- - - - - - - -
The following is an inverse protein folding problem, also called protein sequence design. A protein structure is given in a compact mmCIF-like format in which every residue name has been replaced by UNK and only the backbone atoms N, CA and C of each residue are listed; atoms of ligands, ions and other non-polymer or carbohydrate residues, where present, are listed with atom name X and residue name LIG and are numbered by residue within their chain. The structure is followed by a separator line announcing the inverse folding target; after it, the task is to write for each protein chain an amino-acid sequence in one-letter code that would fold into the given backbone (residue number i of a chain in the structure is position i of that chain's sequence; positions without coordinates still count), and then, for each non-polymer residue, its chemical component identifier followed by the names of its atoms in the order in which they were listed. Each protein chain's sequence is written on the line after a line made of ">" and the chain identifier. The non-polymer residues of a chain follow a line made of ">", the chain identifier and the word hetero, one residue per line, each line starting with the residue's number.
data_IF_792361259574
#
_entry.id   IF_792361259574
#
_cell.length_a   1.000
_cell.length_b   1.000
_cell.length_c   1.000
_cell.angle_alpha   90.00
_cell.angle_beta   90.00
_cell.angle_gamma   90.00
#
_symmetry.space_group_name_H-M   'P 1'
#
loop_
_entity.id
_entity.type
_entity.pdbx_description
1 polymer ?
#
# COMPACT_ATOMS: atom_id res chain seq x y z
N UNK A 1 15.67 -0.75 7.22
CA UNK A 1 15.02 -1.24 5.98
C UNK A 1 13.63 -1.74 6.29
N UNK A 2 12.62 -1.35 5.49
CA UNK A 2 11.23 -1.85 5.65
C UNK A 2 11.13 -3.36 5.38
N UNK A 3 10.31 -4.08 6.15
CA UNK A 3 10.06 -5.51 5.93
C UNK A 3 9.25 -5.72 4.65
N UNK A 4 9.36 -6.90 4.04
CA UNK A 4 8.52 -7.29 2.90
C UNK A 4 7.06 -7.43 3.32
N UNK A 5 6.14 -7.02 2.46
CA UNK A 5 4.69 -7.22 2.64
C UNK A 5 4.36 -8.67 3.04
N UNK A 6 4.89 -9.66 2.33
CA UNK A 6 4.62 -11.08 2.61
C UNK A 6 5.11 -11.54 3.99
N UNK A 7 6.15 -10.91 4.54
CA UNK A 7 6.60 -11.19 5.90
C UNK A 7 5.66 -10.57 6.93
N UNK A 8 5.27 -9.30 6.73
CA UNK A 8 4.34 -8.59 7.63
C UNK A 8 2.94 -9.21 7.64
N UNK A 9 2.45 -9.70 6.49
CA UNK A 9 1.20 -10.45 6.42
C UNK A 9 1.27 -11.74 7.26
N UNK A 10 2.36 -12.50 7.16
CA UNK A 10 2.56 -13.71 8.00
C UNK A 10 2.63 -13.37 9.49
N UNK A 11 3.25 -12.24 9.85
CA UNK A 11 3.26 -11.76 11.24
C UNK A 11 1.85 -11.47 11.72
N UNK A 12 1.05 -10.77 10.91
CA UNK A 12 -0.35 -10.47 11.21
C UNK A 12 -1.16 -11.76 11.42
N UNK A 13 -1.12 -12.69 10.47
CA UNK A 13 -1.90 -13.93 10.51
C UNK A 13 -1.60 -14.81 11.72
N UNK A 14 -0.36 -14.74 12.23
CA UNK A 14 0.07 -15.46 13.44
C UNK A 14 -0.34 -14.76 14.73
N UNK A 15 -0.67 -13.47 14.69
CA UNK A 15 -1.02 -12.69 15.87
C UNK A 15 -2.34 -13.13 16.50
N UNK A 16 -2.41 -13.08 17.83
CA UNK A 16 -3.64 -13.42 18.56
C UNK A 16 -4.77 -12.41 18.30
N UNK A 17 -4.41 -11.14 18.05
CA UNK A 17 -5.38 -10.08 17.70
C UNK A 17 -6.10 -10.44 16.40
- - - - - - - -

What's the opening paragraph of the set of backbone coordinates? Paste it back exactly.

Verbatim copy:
The following is an inverse protein folding problem, also called protein sequence design. A protein structure is given in a compact mmCIF-like format in which every residue name has been replaced by UNK and only the backbone atoms N, CA and C of each residue are listed; atoms of ligands, ions and other non-polymer or carbohydrate residues, where present, are listed with atom name X and residue name LIG and are numbered by residue within their chain. The structure is followed by a separator line announcing the inverse folding target; after it, the task is to write for each protein chain an amino-acid sequence in one-letter code that would fold into the given backbone (residue number i of a chain in the structure is position i of that chain's sequence; positions without coordinates still count), and then, for each non-polymer residue, its chemical component identifier followed by the names of its atoms in the order in which they were listed. Each protein chain's sequence is written on the line after a line made of ">" and the chain identifier. The non-polymer residues of a chain follow a line made of ">", the chain identifier and the word hetero, one residue per line, each line starting with the residue's number.